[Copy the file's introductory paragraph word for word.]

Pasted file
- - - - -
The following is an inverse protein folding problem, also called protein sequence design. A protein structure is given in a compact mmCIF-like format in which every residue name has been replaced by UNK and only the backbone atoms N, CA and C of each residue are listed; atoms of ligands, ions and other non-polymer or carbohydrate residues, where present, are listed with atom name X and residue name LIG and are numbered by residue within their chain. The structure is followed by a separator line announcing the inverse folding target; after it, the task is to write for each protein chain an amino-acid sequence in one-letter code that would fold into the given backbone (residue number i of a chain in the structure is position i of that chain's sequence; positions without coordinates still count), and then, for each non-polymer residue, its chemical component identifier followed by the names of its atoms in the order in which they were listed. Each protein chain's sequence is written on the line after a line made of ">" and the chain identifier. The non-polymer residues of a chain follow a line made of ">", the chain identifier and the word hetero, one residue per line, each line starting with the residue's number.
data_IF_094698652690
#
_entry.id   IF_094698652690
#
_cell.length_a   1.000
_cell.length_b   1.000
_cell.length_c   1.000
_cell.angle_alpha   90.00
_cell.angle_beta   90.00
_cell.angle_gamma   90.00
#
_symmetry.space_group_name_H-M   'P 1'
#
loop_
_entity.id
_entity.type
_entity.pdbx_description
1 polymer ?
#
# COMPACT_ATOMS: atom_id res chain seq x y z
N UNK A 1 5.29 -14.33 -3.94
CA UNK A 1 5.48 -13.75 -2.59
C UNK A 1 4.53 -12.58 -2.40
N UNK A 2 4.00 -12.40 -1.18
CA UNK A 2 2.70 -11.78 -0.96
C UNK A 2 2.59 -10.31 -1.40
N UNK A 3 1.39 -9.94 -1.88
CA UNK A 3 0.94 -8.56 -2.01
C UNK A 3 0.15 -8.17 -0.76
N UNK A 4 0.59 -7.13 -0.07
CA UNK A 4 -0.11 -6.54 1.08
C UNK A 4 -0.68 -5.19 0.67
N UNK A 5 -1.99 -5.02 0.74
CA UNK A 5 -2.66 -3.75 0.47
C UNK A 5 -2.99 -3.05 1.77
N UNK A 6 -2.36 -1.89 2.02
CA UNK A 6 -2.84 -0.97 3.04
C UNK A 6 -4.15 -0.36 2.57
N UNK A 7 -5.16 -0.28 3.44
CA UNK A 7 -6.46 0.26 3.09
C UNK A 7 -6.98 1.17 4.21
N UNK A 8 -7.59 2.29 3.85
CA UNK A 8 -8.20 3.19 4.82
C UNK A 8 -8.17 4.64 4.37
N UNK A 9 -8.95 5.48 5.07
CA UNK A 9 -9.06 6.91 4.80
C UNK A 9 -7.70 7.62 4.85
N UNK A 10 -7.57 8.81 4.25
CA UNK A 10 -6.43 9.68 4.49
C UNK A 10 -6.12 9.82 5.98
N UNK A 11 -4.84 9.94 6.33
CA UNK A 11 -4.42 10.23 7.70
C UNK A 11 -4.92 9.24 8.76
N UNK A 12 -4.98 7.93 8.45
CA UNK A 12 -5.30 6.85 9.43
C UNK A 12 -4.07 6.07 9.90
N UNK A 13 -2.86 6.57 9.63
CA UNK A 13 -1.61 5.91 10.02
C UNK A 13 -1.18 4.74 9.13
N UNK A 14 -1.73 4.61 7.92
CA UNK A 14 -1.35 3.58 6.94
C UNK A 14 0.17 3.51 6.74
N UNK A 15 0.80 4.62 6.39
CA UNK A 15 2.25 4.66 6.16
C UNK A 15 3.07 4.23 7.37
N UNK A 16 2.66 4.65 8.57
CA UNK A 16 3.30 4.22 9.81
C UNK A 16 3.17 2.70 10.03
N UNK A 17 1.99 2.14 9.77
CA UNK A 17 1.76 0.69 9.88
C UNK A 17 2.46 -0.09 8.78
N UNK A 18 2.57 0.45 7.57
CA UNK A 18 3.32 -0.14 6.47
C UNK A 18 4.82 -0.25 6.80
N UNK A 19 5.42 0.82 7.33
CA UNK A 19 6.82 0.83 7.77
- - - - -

The following is an inverse protein folding problem, also called protein sequence design. A protein structure is given in a compact mmCIF-like format in which every residue name has been replaced by UNK and only the backbone atoms N, CA and C of each residue are listed; atoms of ligands, ions and other non-polymer or carbohydrate residues, where present, are listed with atom name X and residue name LIG and are numbered by residue within their chain. The structure is followed by a separator line announcing the inverse folding target; after it, the task is to write for each protein chain an amino-acid sequence in one-letter code that would fold into the given backbone (residue number i of a chain in the structure is position i of that chain's sequence; positions without coordinates still count), and then, for each non-polymer residue, its chemical component identifier followed by the names of its atoms in the order in which they were listed. Each protein chain's sequence is written on the line after a line made of ">" and the chain identifier. The non-polymer residues of a chain follow a line made of ">", the chain identifier and the word hetero, one residue per line, each line starting with the residue's number.